Three weeks ago, incoming Senate Budget Chairman Patty Murray, D-Wash., directed her staff to explore the pros and cons of actually crafting a budget resolution.
Ultimately, Murray judged that a budget was worth doing — a choice other Democratic leaders supported her on. So when House Republicans decided last week to try to force the Senate to pass a spending blueprint for the first time in three years, Democrats were ready to say yes. And on Wednesday, Murray made it official, announcing she would seek to devise a budget and saying the committee is “ready to get to work.”
The timing of Murray’s announcement was also hastened in part by Democratic Conference Vice Chairman Charles E. Schumer of New York, who spilled the beans about Democrats’ plans on TV on Jan. 20. Murray had hesitated, sources say, because the Budget Committee has not officially organized for the new Congress and she is not yet the chairwoman.
In the days before the New Year’s Day fiscal cliff deal, Murray still had not decided whether a formal budget process was the best way to articulate the Democratic Party’s position. She spent much of December in a holding pattern, but on Dec. 13, she had breakfast with the man who will be her foil — House Budget Chairman Paul D. Ryan of Wisconsin — to discuss the road ahead, her office confirmed.
So when she tasked her staff to weigh the relative benefits of developing a budget, the major question she posed was whether the formal budget process was the best vehicle for Senate Democrats to “aggressively articulate a vision while putting us potentially on a path to bring this fiscal-debt-deficit debate to a close,” one source said.
Some sources familiar with the process said the hammering Democrats have taken for not producing a budget in more than 1,000 days did not factor into the decision, but at least one senior Democratic aide said the GOP barrage was one of three major reasons for Senate Democrats’ change of heart on the matter.
“There are a number of things at play — one is the perception that the ‘Senate Democrats haven’t done a budget in x many days.’[It’s] a clumsy argument but one that people are beginning to gravitate toward,” the aide said. “And there’s an awareness of this as a message Republicans used that gained traction.”
The other major factor, of course, was political. Senate Democratic leaders’ highest priority through 2012 was maintaining their majority as they faced what they and others believed was going to be a bruising election cycle. A budget resolution is a nonbinding measure, and leaders did not want their vulnerable members to unnecessarily cast politically risky votes in the budget “vote-a-rama” that typically accompanies the Senate debate. Plus, they argued, the August 2011 debt limit deal served as an effective budget and had the force of law.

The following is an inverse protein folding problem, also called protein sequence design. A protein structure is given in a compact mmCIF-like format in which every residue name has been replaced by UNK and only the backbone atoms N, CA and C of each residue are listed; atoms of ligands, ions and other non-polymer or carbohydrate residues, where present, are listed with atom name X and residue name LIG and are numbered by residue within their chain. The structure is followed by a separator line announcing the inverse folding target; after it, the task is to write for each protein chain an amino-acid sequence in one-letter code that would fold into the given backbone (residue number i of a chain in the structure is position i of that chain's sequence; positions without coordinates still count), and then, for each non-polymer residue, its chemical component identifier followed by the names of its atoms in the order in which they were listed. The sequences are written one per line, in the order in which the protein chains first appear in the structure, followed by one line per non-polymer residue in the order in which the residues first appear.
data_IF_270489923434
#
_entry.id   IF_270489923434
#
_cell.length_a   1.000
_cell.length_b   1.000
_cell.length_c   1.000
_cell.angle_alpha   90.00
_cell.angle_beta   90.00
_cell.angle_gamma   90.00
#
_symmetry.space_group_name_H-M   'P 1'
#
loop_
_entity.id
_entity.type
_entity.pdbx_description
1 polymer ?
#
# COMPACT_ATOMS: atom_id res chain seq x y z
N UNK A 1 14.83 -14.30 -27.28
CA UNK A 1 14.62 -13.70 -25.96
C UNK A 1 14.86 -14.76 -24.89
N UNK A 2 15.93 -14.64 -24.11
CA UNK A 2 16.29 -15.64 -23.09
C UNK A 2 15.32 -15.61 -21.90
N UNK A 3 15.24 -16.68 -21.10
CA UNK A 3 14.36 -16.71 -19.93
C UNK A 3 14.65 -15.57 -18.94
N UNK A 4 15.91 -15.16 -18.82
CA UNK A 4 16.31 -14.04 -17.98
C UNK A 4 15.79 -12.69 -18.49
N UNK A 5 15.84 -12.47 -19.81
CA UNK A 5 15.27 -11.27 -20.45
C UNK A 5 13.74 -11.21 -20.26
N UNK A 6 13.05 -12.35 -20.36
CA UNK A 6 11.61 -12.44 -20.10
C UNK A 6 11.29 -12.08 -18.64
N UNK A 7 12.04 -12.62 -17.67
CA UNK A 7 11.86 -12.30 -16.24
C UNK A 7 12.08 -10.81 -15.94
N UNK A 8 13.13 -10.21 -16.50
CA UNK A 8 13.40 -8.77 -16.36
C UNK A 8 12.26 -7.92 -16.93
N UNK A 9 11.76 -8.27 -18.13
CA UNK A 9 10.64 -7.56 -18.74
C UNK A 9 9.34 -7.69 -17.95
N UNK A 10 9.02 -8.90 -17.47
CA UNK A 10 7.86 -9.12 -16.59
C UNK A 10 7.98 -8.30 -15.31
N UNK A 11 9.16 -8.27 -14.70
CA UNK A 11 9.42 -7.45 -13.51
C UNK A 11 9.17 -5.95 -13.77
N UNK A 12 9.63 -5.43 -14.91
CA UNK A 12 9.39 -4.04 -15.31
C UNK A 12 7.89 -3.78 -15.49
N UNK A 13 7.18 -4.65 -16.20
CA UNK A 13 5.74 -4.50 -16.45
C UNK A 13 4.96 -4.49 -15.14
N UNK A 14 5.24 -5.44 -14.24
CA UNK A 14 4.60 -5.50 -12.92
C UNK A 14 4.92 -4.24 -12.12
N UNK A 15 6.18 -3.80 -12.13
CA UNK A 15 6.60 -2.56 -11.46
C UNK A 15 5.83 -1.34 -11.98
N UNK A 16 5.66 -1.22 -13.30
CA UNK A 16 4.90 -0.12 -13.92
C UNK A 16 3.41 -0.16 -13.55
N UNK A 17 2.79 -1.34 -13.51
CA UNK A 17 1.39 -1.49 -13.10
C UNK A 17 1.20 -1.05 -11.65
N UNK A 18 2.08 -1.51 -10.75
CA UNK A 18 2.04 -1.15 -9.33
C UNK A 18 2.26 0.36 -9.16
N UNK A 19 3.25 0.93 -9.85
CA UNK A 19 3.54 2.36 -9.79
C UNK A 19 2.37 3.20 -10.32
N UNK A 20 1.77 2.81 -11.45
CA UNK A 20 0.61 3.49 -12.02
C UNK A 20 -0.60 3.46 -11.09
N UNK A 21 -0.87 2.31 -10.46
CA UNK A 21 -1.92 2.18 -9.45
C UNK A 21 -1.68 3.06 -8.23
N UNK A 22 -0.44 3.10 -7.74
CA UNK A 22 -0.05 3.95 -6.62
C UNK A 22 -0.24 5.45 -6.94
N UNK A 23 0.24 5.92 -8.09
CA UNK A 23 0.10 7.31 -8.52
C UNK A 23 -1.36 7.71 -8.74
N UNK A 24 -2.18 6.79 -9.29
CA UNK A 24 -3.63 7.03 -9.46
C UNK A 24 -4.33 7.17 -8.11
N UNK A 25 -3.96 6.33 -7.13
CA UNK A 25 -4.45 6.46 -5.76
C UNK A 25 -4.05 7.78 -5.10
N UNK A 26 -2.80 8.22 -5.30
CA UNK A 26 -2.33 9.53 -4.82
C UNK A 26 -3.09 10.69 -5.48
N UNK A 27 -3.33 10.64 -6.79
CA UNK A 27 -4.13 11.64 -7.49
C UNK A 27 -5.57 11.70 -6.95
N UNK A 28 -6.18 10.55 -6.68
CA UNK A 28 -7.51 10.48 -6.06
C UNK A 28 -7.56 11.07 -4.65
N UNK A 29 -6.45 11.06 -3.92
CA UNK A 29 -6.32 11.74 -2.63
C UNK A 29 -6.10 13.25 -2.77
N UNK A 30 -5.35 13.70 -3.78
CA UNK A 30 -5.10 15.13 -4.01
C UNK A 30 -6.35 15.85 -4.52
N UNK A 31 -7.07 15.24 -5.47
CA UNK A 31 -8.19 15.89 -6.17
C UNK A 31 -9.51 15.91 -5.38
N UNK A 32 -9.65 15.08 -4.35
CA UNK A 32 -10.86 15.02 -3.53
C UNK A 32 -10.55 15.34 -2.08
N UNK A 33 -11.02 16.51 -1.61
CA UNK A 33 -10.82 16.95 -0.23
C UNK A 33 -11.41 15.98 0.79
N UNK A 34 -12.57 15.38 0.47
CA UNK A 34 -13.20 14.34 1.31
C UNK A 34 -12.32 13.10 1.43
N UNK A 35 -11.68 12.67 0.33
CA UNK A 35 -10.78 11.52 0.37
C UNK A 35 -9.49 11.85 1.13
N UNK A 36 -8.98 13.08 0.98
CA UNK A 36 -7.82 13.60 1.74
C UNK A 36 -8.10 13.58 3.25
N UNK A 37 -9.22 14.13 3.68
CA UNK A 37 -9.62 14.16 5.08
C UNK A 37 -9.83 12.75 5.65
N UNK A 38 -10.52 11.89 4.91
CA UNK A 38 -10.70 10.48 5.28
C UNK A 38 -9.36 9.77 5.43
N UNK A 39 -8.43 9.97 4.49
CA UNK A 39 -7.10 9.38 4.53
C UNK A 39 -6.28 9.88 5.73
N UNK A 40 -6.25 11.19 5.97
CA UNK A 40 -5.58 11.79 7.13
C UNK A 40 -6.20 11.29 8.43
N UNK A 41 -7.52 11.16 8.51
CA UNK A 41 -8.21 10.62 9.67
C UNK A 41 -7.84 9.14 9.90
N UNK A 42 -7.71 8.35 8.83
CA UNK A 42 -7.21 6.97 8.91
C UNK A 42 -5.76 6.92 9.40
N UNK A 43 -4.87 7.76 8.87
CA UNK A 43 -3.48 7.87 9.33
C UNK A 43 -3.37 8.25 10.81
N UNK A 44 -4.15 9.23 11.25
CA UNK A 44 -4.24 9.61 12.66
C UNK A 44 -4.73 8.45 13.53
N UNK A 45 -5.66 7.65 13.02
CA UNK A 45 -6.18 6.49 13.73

Before the debt deal was sealed in 2011, Schumer led the opposition to crafting a budget and quietly lobbied disgruntled rank-and-file members to oppose then-Chairman Kent Conrad’s push to do one.
But with Murray having helped Democrats gain two seats in November and fiscal issues dominating the talking points of both parties, sources say there are few tricky issues that could come up in a budget debate that wouldn’t come up otherwise. After all, the New Year’s fiscal cliff vote that effectively raised tax rates on higher earners is out of the way, and Democrats and Republicans recognize that Congress might have to tackle entitlement cuts in the sequester and debt limit debates, regardless of whether the Senate passes a budget.
In addition to Democrats’ willingness to take the political risks that a budget represents, sources said Senate Majority Leader Harry Reid, D-Nev., trusts Murray to keep the party’s best political interests in mind. He did not feel the same way about Conrad, a chart-loving budget wonk who seemed uninterested in the political implications of budget policy.
“Kent Conrad sucked at managing bills,” said the senior Democratic aide — unaffiliated with Murray’s office — who noted that the North Dakota Democrat was “bad at political calculations” and “a true budget policy wonk.”
“Murray is not that person,” the aide said.
As proof of his confidence, Reid publicly elevated Murray’s stature Tuesday when he referred reporters’ questions about budget matters to the new chairman.
And at a news conference Wednesday, Murray displayed a renewed assertiveness in fielding reporters’ questions, even those directed at Reid. It was as if the weight of her new gavel — and her newfound credibility as former head of the Democratic Senatorial Campaign Committee and the 2011 Joint Committee on Deficit Reduction — had redefined the unassuming “mom in tennis shoes.”
“May I answer that?” Murray interrupted Reid as he began to address the first question thrown out by a reporter.
“As I said, I intend to move forward a budget resolution through the Senate to deal with the sequestration replacement and to set appropriations levels,” Murray said. “The House Republicans can’t have it both ways. If they want us [to] — and we want to — move a budget through regular process, then they can’t have brinkmanship that they manufacture for the next six months.”
Each year since 1990, CQ Roll Call has reviewed the financial disclosures of all 541 senators, representatives and delegates to determine the 50 richest members of Congress. This year's report, derived from forms covering the calendar year 2012, shows it took a net worth of $6.67 million to crack the exclusive club.